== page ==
Using -delete is faster than:

find /path/to/dir -type f -print0 | xargs -0 rm find /path/to/dir -type f -exec rm {} + find /path/to/dir -type f -exec rm \-f {} \;
find . -type f -exec sed -i s/oldstring/newstring/g {} +
2009-12-09 00:46:13
User: SlimG
Functions: find sed
Tags: sed find
14

This command find all files in the current dir and subdirs, and replace all occurances of "oldstring" in every file with "newstring".

find . -type f -iname '*.mp3' -exec cp {} ~/mp3/ \;
2009-12-09 00:19:14
User: SlimG
Functions: cp find
1

This command copies all filenames in the current dir and subdirs that end in .mp3 regardless of case (also matches .MP3 .mP3 and .Mp3)

It copies all the files to the "mp3" folder in your home directory.

If you want to see the files that are beeing copied, replace "cp {}" with "cp -v {}"

find . -iname '*.mp3' -type f -print0 | xargs -I{} -0 cp {} </path>
2009-12-08 20:50:48
User: sputnick
Functions: cp find xargs
5

No problem with word splitting. That should works on many Unix likes.

find . -name '*.mp3' -type f -exec sh -c 'exec cp -f "$@" /home/user/dir' find-copy {} +
2009-12-08 19:31:16
User: mariusz
Functions: cp find sh
1

I used this command to recursively gather all mp3 files that were previously imported into their own directories (sorted by band name) in Songbird.

find . -type d -exec sh -c "normalize-audio -b \"{}\"/*.mp3" \;
2009-12-08 03:13:13
Functions: find sh
-2

Execute this in the root of your music library and this recurses through the directories and normalizes each folder containing mp3s as a batch. This assumes those folders hold an album each. The command "normalize-audio" may go by "normalize" on some systems.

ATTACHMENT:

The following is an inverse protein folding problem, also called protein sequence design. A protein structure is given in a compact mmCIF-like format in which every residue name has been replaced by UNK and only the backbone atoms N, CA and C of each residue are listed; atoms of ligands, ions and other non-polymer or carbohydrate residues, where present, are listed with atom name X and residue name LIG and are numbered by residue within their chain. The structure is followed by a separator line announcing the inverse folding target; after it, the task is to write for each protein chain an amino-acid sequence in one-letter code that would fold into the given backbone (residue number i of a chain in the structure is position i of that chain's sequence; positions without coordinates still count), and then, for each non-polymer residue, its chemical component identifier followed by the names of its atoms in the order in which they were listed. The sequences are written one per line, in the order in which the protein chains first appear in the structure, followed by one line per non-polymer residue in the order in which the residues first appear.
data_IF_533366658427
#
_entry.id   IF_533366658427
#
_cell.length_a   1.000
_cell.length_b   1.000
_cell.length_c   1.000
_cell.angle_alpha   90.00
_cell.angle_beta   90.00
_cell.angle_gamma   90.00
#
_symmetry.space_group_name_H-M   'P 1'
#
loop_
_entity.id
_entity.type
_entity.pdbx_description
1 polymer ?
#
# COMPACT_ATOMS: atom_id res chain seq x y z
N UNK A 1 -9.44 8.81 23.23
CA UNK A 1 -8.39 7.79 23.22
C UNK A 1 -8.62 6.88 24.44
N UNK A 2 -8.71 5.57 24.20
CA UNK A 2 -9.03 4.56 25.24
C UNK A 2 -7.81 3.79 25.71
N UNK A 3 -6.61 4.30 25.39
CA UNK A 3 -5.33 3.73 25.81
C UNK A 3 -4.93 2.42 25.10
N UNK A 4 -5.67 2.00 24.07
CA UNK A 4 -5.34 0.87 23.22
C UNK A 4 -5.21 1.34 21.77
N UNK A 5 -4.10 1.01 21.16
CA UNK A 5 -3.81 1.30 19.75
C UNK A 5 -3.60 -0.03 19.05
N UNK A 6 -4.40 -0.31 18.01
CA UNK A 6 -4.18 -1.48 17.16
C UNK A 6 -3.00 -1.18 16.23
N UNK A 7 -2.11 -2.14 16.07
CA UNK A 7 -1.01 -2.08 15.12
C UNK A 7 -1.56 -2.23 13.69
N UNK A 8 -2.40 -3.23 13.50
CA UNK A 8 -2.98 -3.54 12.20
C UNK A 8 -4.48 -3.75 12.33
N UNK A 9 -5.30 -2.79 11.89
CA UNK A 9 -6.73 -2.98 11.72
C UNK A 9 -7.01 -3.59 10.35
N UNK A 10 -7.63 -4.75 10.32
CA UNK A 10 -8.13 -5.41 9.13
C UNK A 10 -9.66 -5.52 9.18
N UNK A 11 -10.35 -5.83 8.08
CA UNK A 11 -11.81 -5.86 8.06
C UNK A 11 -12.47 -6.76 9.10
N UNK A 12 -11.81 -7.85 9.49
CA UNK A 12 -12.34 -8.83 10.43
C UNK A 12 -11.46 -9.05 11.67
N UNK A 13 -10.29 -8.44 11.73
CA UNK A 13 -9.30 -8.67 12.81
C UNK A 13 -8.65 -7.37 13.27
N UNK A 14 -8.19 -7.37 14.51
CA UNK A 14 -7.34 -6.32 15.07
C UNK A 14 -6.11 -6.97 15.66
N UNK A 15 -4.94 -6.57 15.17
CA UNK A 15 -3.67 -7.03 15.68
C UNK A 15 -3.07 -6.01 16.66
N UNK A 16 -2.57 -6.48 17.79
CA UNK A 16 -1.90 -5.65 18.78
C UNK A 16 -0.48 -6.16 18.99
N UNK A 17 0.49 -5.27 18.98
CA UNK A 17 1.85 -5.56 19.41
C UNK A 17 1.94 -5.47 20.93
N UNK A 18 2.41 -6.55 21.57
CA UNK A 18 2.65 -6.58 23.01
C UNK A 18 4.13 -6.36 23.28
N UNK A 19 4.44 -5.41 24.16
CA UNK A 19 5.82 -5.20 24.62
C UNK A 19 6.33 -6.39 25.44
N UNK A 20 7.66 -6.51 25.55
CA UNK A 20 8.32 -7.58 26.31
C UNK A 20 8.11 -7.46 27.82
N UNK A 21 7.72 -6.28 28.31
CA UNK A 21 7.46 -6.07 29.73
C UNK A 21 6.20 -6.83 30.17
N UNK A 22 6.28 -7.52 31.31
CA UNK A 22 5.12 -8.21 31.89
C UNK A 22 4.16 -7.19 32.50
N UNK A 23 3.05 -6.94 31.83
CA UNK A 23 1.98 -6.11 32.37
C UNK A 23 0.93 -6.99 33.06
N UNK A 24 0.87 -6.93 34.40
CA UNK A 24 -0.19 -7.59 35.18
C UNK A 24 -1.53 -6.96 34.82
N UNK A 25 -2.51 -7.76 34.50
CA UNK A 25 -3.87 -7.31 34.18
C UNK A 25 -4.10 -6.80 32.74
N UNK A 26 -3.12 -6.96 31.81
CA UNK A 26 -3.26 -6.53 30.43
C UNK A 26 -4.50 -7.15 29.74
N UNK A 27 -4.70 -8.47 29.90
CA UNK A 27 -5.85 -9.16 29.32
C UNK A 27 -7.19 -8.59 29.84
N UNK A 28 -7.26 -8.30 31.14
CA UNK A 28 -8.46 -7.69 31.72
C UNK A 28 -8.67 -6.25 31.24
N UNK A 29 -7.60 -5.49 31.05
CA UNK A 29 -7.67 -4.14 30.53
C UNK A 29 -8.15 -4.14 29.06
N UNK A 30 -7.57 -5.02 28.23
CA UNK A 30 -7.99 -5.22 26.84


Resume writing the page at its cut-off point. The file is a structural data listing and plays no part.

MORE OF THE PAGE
find . -type f -perm +200 -print
find . -type f | perl -lne 'print if -T;' | xargs egrep "somepattern"
find . -type l | perl -lne 'print if ! -e'
find -mindepth 1 -maxdepth 1 -name .\*
2009-11-24 22:18:33
User: rodolfoap
Functions: find
1

find makes it easier, filtering . and ..

maxdepth could be removed, finding entries recursively. Removing mindepth causes . to appear

find ./ -name $1 -exec grep -H -n $2 '{}' ';'
touch -t "YYYYMMDDhhmm.ss" dummy ; find . -anewer dummy
2009-11-21 04:05:45
Functions: find touch
2

touch a dummy file with the specified date, then use find with -anewer .

find . -maxdepth 1 -type f -size +1M -printf "%f:%s\n" | sort -t":" -k2
find -amin +[n] -delete
2009-11-20 17:15:28
User: TeacherTiger
Functions: find
-2

Deletes files older than "n" minutes ago. Note the plus sign before the n is important and means "greater than n". This is more precise than atime, since atime is specified in units of days. NOTE that you can use amin/atime, mmin/mtime, and cmin/ctime for access, modification, and change times, respectively. Also, using -delete is faster than piping to xargs, since no piping is needed.

find <dir> -printf '%p : %A@\n' | awk '{FS=" : " ; if($2 < <time in epoc> ) print $1 ;}' | xargs rm --verbose -fr ;
2009-11-20 16:31:58
User: angleto
Functions: awk find rm xargs
-2

remove files with access time older than a given date.

If you want to remove files with a given modification time replace %A@ with %T@. Use %C@ for the modification time.

The time is expressed in epoc but is easy to use any other ordered format.

find ./ -type f -print0 | xargs -0 file -iNf - | grep video | cut -d: -f1
2009-11-19 06:05:36
User: jnash
Functions: cut file find grep xargs
0

Uses mime-type of files rather than relying on file extensions to find files of a certain type.

This can obviously be extended to finding files of any other type as well.. like plain text files, audio, etc..

In reference to displaying the total hours of video (which was earlier posted in command line fu, but relied on the user having to supply all possible video file formats) we can now do better:

find ./ -type f -print0 | xargs -0 file -iNf - | grep video | cut -d: -f1 | xargs -d'\n' /usr/share/doc/mplayer/examples/midentify | grep ID_LENGTH | awk -F "=" '{sum += $2} END {print sum/60/60; print "hours"}'
for F in $(find ./ -name "*.tgz") ; do tar -tvzf $F ; done
2009-11-11 00:50:52
User: alchandia
Functions: find tar
Tags: tar
-2

The magic is performed by the parameter -t